I am trying to make a cooler using Peltier Modules, the Peltier Modules and the fans switch on when the Temperature sensor attached to the circuit reads above a certain threshold. But I know that Arduino can only handle a couple of MilliAmps as its functionality, in such a case, how can I control my 480W circuitry (12V/40A) using Arduino?

I'm very new to all this and will appreciate a detailed answer.

EDIT: To the best of my knowledge, this is not a duplicate of another question as the other question says I'm currently working on several projects that each require controlling devices ranging from 800mA to 2A from an Arduino Uno., whereas my application requires much larger current than that.

  • @gre_gor Edited the question to address your concern.
    – Kv07
    Jul 4, 2018 at 20:07

2 Answers 2


There are solid-state relays (such as this one) capable of switching the currents - 40A - you're talking about and may be a better choice than a mechanical one. Note that it will probably need to be mounted to a heat-sink.

You're Arduino then only needs to drive enough current to switch the relay. The example I gave above is not a recommendation as I've never used it; it's just the first one I found that is spec'd for enough more than 40 Amps to not be operating at its limit. I'm sure there are others as well.

The current it will draw from the Arduino is not specified; this is something you will need to find out about whatever relay you choose, to be sure it won't exceed the Arduino's 20 mA pin-driver spec. It is spec'd to require a heat sink.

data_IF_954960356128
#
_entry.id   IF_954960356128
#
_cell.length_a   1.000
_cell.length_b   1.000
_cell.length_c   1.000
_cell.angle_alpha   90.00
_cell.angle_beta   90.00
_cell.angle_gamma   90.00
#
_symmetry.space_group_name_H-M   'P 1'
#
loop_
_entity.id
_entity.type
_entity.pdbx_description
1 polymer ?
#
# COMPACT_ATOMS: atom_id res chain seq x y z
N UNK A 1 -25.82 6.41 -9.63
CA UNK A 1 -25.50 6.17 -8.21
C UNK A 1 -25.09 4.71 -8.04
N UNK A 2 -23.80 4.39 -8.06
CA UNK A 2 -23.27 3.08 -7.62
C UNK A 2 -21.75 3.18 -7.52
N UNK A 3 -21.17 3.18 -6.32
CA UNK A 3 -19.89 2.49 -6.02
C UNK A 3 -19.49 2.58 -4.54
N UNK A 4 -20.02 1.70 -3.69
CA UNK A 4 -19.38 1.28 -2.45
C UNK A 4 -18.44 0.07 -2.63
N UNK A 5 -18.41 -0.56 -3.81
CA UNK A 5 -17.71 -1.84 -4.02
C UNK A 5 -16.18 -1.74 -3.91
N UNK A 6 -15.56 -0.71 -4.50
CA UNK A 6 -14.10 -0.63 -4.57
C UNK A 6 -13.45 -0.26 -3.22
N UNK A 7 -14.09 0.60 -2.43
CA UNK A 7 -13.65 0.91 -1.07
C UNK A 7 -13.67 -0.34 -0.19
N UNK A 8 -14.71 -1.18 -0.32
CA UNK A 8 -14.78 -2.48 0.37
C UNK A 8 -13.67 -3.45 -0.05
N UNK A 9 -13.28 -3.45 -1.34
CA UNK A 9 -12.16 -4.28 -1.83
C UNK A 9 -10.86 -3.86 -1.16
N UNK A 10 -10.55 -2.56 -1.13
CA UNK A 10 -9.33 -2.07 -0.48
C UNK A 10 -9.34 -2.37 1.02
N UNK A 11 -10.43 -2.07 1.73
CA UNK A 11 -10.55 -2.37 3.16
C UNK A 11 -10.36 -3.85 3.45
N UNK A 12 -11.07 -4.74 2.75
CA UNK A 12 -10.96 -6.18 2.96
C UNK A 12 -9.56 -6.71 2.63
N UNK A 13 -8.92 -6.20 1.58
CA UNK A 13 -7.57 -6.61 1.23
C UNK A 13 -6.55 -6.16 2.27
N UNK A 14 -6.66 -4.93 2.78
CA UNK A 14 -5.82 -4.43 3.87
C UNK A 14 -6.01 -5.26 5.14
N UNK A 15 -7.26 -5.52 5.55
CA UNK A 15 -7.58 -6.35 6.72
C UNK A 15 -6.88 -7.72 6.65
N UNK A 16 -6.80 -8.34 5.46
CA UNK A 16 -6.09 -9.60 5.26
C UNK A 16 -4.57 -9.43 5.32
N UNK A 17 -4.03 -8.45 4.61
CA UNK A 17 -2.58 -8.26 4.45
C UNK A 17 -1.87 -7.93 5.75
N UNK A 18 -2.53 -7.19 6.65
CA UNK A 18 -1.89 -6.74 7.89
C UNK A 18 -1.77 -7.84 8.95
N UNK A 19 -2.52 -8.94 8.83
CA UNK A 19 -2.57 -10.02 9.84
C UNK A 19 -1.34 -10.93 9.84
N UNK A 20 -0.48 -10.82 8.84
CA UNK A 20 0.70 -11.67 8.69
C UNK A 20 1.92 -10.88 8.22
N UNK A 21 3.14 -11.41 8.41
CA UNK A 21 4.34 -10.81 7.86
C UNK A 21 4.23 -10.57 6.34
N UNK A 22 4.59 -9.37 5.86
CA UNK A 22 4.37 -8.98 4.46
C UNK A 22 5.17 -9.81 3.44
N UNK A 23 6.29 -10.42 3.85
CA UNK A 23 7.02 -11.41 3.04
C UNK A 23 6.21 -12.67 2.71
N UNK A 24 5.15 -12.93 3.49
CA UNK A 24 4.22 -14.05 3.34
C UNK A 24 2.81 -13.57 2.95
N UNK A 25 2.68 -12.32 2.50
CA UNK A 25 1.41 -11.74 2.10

• 1
    When the relay draws more current, than the Arduino's pin can provide, you can simply use a small transistor to switch this current
    – chrisl
    Jul 4, 2018 at 15:20

You are correct the Arduino can only handle a few mA at 5V. In order to do what you want you need to use the Arduino to switch relays that can handle the current.

  • Where can I get the relevant info to work with these relays? I tried looking up on the internet but the stuff was a bit too complex for a new tinkerer like me.
    – Kv07
    Jul 4, 2018 at 12:07
  • You are looking for one of the multitude of blue cubes that google will return if you search for "12V 40W relay". The problem is narrowing it down to one that meets you requirements. You have two connections on the logic side, + and -, which are your switching lines connected to the Arduino. On the other side there are usually 3 connections, Com[mon], NO(Normally Open) and NC(Normally Closed). With no voltage applied at the logic side the NO connection will be switched off, the NC connection will be switched on. When you apply a logic voltage NO switches on and NC switches off. Jul 4, 2018 at 12:22
  • 1
    The ratings/voltages are usually printed on the relay. Jul 4, 2018 at 12:22
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    Make sure your check de DC rating, not the AC rating. DC ratings tend to be a lot lower.
    – Gerben
    Jul 4, 2018 at 18:10
  • @Gerben can you elaborate?
    – Kv07
    Jul 4, 2018 at 20:08

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